Advisory Prerequisite: ECON,Intermediate economic theory/statistics

ECON 665 — Economic Development of Underdeveloped Countries
Section 001, LEC

Instructor: Yang,Dean C

FA 2007
Credits: 3

This course focuses on microeconomic issues in economic development, focusing on modeling approaches, empirical applications, and randomized field experimental techniques. The course examines household decision-making, including risk-coping strategies, technology adoption, international migration, intra-household resource allocation, microfinance, and human capital (health and education). The course will also cover frontier research on institutions, corruption, and social conflict.

Advisory Prerequisite: ECON,ECON 600, 601, 602, 603, 604, 671, and 672

ECON 667 — The Economics of Population Growth
Section 001, LEC

Instructor: Bailey,Martha J
Instructor: Lam,David A; homepage

FA 2007
Credits: 3

Reviews current knowledge on the relationship between economic and demographic behavior. Major sections of the course are: Economic theories of fertility, marriage, and divorce; economic applications of mathematical demography; economic consequences of population growth; economics of population policy.

Advisory Prerequisite: ECON,ECON 600, 601, 602, 603, 604, and 609.

ECON 671 — Econometric Analysis I
Section 001, LEC

Instructor: Kilian,Lutz; homepage

FA 2007
Credits: 3
Reqs: BS

ECON 671 and 672 form the basic required sequence in econometrics for all doctoral students. Their purpose is to provide Ph.D. students with the training needed to do the basic quantitative analysis generally understood to be part of the background of all modern economists. This includes: the theory and practice of testing hypotheses, statistical estimation theory, the basic statistical theory underlying the linear model, an introduction to econometric methods, and the nature of the difficulties which arise in applying statistical procedures to economic research problems.

Advisory Prerequisite: Graduate standing and permission of instructor.

ECON 675 — Applied Microeconometrics
Section 001, LEC

Instructor: Smith,Jeffrey Andrew; homepage

FA 2007
Credits: 3

The purpose of this course is to expose students to econometric techniques frequently used in applied microeconomic research. One way to think about the course is that it will introduce you to the tools in toolbox. The course does not go into great technical detail in regard to any particular applied econometric method, but instead aims to provide the student with enough knowledge about each method to know when, and when not, to use it in their empirical research. The course combines lectures with numerous empirical problem sets. Methods covered include binary choice models, multinomial choice models, censored regression models, duration models, quantile regression, instrumental variables (and related parametric selection models), longitudinal methods and discontinuity designs, as well as issues of variance estimation including complex survey designs and the bootstrap.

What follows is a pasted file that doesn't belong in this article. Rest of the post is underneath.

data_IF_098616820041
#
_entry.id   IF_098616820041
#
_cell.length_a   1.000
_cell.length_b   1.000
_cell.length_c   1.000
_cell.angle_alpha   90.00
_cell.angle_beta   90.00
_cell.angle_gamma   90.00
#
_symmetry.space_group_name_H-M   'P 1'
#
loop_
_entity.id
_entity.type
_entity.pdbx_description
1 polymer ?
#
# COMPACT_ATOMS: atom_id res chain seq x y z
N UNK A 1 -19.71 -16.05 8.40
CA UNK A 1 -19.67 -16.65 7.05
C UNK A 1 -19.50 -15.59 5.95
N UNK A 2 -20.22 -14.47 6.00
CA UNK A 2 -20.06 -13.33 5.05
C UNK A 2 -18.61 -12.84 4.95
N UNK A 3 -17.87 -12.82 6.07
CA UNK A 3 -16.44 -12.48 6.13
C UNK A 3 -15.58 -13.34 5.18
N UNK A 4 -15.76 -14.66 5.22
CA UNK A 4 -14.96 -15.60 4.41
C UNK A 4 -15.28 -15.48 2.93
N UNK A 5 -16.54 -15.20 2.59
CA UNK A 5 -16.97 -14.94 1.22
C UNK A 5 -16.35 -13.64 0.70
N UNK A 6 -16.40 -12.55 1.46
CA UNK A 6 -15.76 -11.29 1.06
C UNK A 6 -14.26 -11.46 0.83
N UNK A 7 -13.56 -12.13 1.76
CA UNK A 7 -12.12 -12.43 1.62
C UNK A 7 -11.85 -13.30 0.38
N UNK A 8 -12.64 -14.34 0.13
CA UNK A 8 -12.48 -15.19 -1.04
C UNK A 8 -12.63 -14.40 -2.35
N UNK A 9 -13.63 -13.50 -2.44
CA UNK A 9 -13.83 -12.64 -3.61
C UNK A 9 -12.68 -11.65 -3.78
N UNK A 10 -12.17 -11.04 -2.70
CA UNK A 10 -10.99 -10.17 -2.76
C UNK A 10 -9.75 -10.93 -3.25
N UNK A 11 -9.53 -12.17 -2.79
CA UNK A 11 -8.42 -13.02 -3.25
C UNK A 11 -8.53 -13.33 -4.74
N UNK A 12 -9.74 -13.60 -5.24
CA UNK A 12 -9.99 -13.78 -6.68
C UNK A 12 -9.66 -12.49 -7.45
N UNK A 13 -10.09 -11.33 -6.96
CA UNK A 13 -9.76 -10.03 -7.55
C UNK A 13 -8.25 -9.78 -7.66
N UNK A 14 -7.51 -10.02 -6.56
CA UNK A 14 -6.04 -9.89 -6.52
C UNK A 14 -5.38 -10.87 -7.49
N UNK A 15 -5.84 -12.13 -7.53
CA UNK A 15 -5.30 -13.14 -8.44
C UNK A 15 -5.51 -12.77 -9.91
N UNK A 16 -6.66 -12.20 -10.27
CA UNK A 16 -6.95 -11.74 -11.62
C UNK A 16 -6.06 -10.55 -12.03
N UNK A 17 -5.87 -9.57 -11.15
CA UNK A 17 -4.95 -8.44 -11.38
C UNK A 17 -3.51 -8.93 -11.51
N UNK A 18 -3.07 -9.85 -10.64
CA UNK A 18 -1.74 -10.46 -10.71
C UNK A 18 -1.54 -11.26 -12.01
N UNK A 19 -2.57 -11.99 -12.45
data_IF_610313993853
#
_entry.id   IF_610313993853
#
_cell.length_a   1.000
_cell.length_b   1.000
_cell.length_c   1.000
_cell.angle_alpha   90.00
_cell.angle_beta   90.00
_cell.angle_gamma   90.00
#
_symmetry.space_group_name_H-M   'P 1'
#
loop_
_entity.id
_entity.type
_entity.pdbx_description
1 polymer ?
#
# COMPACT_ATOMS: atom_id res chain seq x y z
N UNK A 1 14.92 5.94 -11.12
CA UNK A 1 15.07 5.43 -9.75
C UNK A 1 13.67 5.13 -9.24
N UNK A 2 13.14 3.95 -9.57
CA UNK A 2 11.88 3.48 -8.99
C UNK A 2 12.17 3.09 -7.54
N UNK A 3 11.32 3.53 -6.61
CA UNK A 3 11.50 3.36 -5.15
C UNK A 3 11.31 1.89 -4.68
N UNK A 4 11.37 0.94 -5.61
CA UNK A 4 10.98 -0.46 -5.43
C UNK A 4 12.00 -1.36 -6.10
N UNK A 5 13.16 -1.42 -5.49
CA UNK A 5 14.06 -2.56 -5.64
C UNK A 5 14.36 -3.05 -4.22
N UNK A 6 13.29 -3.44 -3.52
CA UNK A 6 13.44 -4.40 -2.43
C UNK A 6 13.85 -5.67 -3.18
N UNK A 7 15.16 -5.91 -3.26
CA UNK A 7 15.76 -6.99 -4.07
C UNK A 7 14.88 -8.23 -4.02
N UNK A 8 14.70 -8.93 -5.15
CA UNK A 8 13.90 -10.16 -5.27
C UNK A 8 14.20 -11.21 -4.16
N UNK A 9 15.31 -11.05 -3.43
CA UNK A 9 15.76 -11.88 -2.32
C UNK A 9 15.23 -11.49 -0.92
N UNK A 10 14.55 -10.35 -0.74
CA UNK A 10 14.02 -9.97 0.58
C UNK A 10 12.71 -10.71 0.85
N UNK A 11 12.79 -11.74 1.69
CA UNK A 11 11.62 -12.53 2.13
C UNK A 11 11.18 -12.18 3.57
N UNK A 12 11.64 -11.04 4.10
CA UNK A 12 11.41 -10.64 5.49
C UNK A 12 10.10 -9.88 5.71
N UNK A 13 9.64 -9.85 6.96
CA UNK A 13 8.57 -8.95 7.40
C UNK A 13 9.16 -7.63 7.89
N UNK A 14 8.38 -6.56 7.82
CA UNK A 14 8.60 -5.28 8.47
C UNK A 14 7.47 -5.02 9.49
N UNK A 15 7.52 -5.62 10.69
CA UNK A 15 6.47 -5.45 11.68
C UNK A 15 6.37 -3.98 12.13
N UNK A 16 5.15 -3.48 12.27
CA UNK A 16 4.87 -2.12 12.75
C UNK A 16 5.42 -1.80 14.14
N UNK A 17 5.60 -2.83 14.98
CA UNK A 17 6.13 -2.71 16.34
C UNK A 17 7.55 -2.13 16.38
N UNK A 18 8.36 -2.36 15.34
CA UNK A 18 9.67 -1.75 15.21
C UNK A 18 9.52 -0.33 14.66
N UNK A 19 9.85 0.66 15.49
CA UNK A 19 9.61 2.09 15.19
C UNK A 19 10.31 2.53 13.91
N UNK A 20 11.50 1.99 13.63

Advisory Prerequisite: ECON,ECON 671 and 672

ECON 679 — Advanced Econometrics II
Section 001, LEC

Instructor: Ng,Serena; homepage

FA 2007
Credits: 3
Reqs: BS

Generalized least squares, multivariate multiple regression, simultaneous equation models (including problems of identification, estimation by equation and system methods, and forecasting), introduction to asymptotic theory, and estimation problems in time series models.

Advisory Prerequisite: ECON 678/STATS 575 or equivalent.

ECON 683 — Government Expenditures
Section 001, LEC

Instructor: Davis,Lucas William
Instructor: Silverman,Daniel Susman; homepage

FA 2007
Credits: 3

Emphasizes theory and evidence on government expenditure policy. Topics covered include the theory of public goods, state and local public goods, welfare economics and income distribution, political economy and voting mechanisms, and the design and evaluation of social insurance programs.

Advisory Prerequisite: ECON 601. Graduate standing.

ECON 695 — Introduction to Economic Research I
Section 001, SEM

Instructor: Solon,Gary Rand; homepage

FA 2007
Credits: 3

This course is designed to introduce third-year graduate students to 'how to do economic research.' Students will be required to produce a polished research paper by the end of the course which can be incorporated into their thesis. Some class time will focus on topics such as identifying a relevant research idea, but most of the effort will be involved in research group meetings, presentations, and writing the research paper.

Advisory Prerequisite: Graduate standing and permission of instructor.

ECON 700 — Research
Section 001, IND

FA 2007
Credits: 1 — 6

Particular topics course developed by individual faculty member and offered as requested.

Advisory Prerequisite: Permission of Graduate advisor. Graduate standing.

ECON 739 — Topics in International Economic Policy
Section 001, SEM

Instructor: Stern,Robert M; homepage

FA 2007
Credits: 2

This course is taught as two separate half-term seminars. Students may take one or both miniseminars. Recent topics have included crisis management in the Asian financial and foreign exchange markets and issues of economic and monetary unification in the European Union.

Advisory Prerequisite: ECON,ECON/ SPP 540

ECON 739 — Topics in International Economic Policy
Section 002, SEM

Instructor: Stern,Robert M; homepage

FA 2007
Credits: 2